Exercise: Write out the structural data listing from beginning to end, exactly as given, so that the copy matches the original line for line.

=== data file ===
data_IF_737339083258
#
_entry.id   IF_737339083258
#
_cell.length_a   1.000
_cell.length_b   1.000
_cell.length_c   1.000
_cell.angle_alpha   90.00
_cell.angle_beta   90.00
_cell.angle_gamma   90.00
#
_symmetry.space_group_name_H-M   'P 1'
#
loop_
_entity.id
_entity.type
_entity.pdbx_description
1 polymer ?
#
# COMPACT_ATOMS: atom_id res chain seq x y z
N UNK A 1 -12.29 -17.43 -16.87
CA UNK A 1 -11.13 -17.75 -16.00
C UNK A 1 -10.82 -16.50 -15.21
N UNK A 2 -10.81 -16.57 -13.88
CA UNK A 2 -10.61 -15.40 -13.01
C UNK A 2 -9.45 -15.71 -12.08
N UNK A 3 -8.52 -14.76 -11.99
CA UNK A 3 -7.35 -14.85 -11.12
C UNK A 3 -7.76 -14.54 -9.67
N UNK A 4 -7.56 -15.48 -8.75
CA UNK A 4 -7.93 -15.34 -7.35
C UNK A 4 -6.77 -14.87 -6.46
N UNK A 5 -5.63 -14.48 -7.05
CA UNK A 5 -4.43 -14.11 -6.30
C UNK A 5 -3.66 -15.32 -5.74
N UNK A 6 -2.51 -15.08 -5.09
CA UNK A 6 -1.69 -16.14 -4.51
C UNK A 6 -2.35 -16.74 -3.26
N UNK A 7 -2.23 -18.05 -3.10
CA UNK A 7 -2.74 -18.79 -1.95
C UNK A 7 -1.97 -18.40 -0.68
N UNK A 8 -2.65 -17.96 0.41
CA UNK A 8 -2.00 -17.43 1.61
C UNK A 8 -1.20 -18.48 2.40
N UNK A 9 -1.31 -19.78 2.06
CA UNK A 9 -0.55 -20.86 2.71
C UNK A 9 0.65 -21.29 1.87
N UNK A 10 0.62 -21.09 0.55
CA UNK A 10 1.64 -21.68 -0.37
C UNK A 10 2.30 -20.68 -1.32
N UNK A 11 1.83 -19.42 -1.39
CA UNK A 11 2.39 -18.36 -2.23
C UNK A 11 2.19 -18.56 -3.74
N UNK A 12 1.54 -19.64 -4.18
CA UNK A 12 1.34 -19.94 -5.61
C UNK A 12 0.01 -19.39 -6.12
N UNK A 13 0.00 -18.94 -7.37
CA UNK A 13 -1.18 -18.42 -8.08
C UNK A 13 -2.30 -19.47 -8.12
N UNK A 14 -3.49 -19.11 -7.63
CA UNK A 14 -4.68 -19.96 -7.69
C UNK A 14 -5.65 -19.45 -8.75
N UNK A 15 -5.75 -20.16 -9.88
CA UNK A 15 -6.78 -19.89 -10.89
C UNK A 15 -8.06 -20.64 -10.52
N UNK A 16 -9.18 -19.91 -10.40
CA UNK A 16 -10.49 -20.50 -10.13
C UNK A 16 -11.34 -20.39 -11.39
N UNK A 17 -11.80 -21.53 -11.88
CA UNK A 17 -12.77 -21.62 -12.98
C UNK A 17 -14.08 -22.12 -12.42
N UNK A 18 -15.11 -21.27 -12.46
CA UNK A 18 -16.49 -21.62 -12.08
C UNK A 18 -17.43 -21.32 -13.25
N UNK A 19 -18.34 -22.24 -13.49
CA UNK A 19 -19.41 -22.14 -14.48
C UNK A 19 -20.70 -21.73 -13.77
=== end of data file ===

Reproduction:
data_IF_737339083258
#
_entry.id   IF_737339083258
#
_cell.length_a   1.000
_cell.length_b   1.000
_cell.length_c   1.000
_cell.angle_alpha   90.00
_cell.angle_beta   90.00
_cell.angle_gamma   90.00
#
_symmetry.space_group_name_H-M   'P 1'
#
loop_
_entity.id
_entity.type
_entity.pdbx_description
1 polymer ?
#
# COMPACT_ATOMS: atom_id res chain seq x y z
N UNK A 1 -12.29 -17.43 -16.87
CA UNK A 1 -11.13 -17.75 -16.00
C UNK A 1 -10.82 -16.50 -15.21
N UNK A 2 -10.81 -16.57 -13.88
CA UNK A 2 -10.61 -15.40 -13.01
C UNK A 2 -9.45 -15.71 -12.08
N UNK A 3 -8.52 -14.76 -11.99
CA UNK A 3 -7.35 -14.85 -11.12
C UNK A 3 -7.76 -14.54 -9.67
N UNK A 4 -7.56 -15.48 -8.75
CA UNK A 4 -7.93 -15.34 -7.35
C UNK A 4 -6.77 -14.87 -6.46
N UNK A 5 -5.63 -14.48 -7.05
CA UNK A 5 -4.43 -14.11 -6.30
C UNK A 5 -3.66 -15.32 -5.74
N UNK A 6 -2.51 -15.08 -5.09
CA UNK A 6 -1.69 -16.14 -4.51
C UNK A 6 -2.35 -16.74 -3.26
N UNK A 7 -2.23 -18.05 -3.10
CA UNK A 7 -2.74 -18.79 -1.95
C UNK A 7 -1.97 -18.40 -0.68
N UNK A 8 -2.65 -17.96 0.41
CA UNK A 8 -2.00 -17.43 1.61
C UNK A 8 -1.20 -18.48 2.40
N UNK A 9 -1.31 -19.78 2.06
CA UNK A 9 -0.55 -20.86 2.71
C UNK A 9 0.65 -21.29 1.87
N UNK A 10 0.62 -21.09 0.55
CA UNK A 10 1.64 -21.68 -0.37
C UNK A 10 2.30 -20.68 -1.32
N UNK A 11 1.83 -19.42 -1.39
CA UNK A 11 2.39 -18.36 -2.23
C UNK A 11 2.19 -18.56 -3.74
N UNK A 12 1.54 -19.64 -4.18
CA UNK A 12 1.34 -19.94 -5.61
C UNK A 12 0.01 -19.39 -6.12
N UNK A 13 0.00 -18.94 -7.37
CA UNK A 13 -1.18 -18.42 -8.08
C UNK A 13 -2.30 -19.47 -8.12
N UNK A 14 -3.49 -19.11 -7.63
CA UNK A 14 -4.68 -19.96 -7.69
C UNK A 14 -5.65 -19.45 -8.75
N UNK A 15 -5.75 -20.16 -9.88
CA UNK A 15 -6.78 -19.89 -10.89
C UNK A 15 -8.06 -20.64 -10.52
N UNK A 16 -9.18 -19.91 -10.40
CA UNK A 16 -10.49 -20.50 -10.13
C UNK A 16 -11.34 -20.39 -11.39
N UNK A 17 -11.80 -21.53 -11.88
CA UNK A 17 -12.77 -21.62 -12.98
C UNK A 17 -14.08 -22.12 -12.42
N UNK A 18 -15.11 -21.27 -12.46
CA UNK A 18 -16.49 -21.62 -12.08
C UNK A 18 -17.43 -21.32 -13.25
N UNK A 19 -18.34 -22.24 -13.49
CA UNK A 19 -19.41 -22.14 -14.48
C UNK A 19 -20.70 -21.73 -13.77